The device is fabricated using a silicon-on-insulator wafer with a 2.65-μm silicon device layer and a 2.0-μm buried oxide layer, so that the beam, electrode and comb actuator have identical thickness and distance from the substrate. The gap between the beam and the plate is created by DRIE of the silicon device layer while the beam and the electrode are protected with an etch mask defined by electron-beam lithography. After removing the etch mask and the underlying sacrificial silicon-oxide layer with hydrofluoric acid (HF), the beam is free to vibrate in response to external forces (see Supplementary Methods).

Both the device layer and the handle wafer are p-doped with boron. The resistivity and carrier concentration of the device layer are measured to be 0.011 Ω cm and 7.0 × 1018 cm−3, respectively, at 4 K by the van der Pauw method. For the handle wafer, the resistivity is measured to be 21.5 Ω cm at room temperature. We find that it becomes effectively insulating at 4 K.

To avoid charges being trapped on the surfaces of the beam and the movable electrode, HF is used to remove the native oxide on silicon right before force measurement. HF also passivates the surfaces to temporarily prevent the reformation of oxide at ambient pressure16. The chip is then immediately loaded into a sealed probe that is evacuated and then lowered into a cryostat.

Measurement of the force gradient on the beam

The shift ΔωR is measured by maintaining the alternating voltage at a fixed frequency and recording the change in the X quadrature. Provided that ωR remains close to the frequency of the alternating voltage, small changes in the X quadrature is proportional to ΔωR, which is in turn proportional to F′(d). ΔωR can be inferred using the change in the X quadrature and the slope of the X quadrature response (the blue curve in Fig. 2a). At the largest measured ΔωR, we estimate the deviation from a linear relationship between the X quadrature and ΔωR to be <2.5%, which is smaller than our measurement uncertainty. The oscillation amplitude of the beam is kept small (<1.4 nm<<d). We calibrate the oscillation amplitude of the beam by measuring the onset of nonlinear mechanical bistability. Static deflection of the beam in response to the electrostatic and Casimir forces from the movable electrode is <2 pm, negligible compared with d. We do not resolve any change in the width of the amplitude response (Fig. 2a) of the beam with distance.

Geometry characterization

As described in the main text, the nanofabrication process produces two interacting surfaces that are automatically aligned and almost parallel to each other. Deviations from the ideal parallel-plane geometry may occur due to imperfections in the processing steps. For example, drift and misalignment of the electron-beam writer may produce a lithographic pattern that deviates from perfect parallelism. Using scanning electron microscopy, we analysed the close-up top views of the gap close to the two ends of the beam and at different locations of the beam. Within the measurement uncertainty, we did not observe any change of the gap across the beam. We estimate that the upper bound for the angle between the lithographic patterns of the beam and the electrode is 150 μrad (corresponding to a gap changing 15 nm over 100 μm). Using the above parameters, the force increases by <1.1% at the smallest separation.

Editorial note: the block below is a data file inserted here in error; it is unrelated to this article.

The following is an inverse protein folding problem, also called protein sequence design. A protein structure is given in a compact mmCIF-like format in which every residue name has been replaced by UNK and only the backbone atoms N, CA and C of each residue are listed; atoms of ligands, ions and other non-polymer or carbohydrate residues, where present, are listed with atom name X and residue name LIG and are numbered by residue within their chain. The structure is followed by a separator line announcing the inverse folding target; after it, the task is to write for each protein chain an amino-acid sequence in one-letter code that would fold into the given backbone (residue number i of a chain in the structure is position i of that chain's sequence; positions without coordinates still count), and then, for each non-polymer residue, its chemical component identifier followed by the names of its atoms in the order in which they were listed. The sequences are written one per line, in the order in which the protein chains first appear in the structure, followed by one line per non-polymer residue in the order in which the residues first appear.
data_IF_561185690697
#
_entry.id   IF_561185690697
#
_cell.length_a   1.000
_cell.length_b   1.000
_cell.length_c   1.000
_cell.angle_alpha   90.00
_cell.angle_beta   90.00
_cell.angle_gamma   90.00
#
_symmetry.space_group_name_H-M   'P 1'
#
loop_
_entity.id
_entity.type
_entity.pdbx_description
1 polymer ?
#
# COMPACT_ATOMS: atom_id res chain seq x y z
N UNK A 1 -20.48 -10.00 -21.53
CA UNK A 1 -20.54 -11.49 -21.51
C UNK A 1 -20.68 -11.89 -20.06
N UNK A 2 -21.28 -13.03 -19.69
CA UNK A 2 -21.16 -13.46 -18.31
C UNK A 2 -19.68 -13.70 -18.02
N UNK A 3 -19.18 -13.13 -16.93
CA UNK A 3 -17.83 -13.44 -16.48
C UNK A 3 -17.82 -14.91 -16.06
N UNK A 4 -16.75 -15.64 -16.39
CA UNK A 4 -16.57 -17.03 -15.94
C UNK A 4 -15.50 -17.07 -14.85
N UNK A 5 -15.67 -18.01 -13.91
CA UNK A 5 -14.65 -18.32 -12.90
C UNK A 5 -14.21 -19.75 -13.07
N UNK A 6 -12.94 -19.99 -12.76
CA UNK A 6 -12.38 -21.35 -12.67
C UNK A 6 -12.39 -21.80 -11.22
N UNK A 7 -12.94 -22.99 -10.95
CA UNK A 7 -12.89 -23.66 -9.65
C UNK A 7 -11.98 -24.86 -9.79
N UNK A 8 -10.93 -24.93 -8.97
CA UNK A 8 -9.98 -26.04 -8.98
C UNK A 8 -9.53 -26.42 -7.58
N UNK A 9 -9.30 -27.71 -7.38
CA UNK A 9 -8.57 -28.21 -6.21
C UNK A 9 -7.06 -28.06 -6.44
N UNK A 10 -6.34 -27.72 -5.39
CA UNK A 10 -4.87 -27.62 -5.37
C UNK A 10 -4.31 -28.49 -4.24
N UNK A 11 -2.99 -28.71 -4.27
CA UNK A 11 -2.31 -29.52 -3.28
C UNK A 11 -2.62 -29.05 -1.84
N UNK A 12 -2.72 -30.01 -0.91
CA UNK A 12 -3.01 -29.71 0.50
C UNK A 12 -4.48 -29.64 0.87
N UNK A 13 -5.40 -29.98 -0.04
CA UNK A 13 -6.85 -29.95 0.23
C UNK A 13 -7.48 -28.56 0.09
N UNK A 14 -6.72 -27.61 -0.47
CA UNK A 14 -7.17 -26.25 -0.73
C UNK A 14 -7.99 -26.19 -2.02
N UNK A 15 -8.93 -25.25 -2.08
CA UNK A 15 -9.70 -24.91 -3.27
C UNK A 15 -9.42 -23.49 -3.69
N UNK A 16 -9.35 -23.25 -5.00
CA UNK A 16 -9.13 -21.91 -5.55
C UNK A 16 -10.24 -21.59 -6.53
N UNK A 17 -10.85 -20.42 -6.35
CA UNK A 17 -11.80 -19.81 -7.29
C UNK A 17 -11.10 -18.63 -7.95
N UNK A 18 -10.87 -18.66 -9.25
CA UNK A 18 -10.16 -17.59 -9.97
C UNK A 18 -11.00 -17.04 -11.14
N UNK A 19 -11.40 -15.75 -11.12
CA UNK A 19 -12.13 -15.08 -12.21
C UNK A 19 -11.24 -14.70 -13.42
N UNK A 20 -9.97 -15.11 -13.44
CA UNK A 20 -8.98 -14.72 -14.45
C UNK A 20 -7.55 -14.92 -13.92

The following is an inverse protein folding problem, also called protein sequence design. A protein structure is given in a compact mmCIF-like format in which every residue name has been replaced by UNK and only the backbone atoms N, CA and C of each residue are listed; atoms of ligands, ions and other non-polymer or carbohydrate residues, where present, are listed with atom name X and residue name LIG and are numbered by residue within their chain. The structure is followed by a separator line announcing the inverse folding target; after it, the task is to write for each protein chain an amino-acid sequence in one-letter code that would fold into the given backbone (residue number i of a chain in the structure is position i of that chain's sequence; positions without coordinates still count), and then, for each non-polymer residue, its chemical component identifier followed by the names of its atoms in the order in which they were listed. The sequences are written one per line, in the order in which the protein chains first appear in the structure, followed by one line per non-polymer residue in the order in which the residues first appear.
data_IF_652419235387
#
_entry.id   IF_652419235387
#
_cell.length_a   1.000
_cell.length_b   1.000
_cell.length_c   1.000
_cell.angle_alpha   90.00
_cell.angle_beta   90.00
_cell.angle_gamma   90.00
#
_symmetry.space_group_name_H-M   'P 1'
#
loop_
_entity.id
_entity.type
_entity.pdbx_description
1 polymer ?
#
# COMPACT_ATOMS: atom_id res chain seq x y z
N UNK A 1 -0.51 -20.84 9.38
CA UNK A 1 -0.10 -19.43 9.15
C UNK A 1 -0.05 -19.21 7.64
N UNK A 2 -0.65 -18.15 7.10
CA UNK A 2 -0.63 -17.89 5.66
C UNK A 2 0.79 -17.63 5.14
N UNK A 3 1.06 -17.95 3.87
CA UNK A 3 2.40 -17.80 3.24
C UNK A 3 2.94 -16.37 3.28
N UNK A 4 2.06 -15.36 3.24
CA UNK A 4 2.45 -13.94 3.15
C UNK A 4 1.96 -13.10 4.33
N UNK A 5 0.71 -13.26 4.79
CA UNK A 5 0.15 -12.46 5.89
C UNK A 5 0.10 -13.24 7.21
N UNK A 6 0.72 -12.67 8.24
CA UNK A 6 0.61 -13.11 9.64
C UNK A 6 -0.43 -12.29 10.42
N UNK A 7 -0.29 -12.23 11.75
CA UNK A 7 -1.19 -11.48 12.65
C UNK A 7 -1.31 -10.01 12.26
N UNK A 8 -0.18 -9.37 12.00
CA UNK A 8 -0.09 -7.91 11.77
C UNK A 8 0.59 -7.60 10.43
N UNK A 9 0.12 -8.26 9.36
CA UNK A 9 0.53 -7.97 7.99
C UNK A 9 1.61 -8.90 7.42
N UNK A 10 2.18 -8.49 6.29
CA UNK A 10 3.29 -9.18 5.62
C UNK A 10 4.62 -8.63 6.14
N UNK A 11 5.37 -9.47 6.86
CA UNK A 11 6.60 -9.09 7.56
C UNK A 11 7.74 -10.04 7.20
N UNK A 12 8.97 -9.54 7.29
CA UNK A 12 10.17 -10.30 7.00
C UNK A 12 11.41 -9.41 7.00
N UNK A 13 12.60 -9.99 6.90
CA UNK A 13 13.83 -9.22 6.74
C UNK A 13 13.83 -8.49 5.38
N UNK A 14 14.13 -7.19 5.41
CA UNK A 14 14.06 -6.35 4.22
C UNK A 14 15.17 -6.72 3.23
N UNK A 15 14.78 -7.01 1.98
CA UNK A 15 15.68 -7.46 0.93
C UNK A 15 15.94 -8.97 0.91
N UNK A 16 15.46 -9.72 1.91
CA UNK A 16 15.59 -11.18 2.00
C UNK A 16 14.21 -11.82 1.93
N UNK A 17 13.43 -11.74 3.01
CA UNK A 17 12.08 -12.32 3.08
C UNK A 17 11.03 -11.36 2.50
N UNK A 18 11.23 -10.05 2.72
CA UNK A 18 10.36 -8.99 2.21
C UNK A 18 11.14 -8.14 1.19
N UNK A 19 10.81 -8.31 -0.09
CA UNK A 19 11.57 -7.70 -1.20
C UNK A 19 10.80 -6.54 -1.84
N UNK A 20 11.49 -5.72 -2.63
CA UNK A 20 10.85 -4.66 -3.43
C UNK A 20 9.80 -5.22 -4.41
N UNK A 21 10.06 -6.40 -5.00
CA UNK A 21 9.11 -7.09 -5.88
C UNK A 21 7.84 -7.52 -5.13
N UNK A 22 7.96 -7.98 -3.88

For a structure with dimensions exactly equal to the nominal values in the electron-beam lithographic pattern, the angle between the beam and the movable electrode remains unchanged as d decreases. In the actual device, however, non-uniformities in exposure and etching might produce small asymmetries in the structure. To estimate such effects, we consider the case in which the two springs on the left side is wider than the ones on the right side by 50 nm. This value is a conservative estimate because it significantly exceeds the resolution of the electron-beam writer. Numerical calculations show that at the largest |Vcomb|, the movable electrode is closer to the beam by <4 nm on the right side than the left side. This value is smaller than the roughness of the sidewalls of the beam and the movable electrode and leads to a negligible tilting angle ~40 μrad. Our calculation indicates that it increases the Casimir force by <0.1% at the closest distance.

The cross-sectional profiles of the beam and the electrode were also analysed, by cleaving a second sample that is fabricated together with the sample in which the Casimir force was measured (Supplementary Fig. S3). The slightly convex slope near the top of the cross-section arises because of the periphery of the aluminium etch mask being consumed in the dry etching process. For the rest of the sidewall, the DRIE recipe produces a concave profile at an angle of ~88° to the top surface. This geometry was used in the BEM numerical calculation and the PFA. More details are discussed in Supplementary Methods.

Calculations of the Casimir force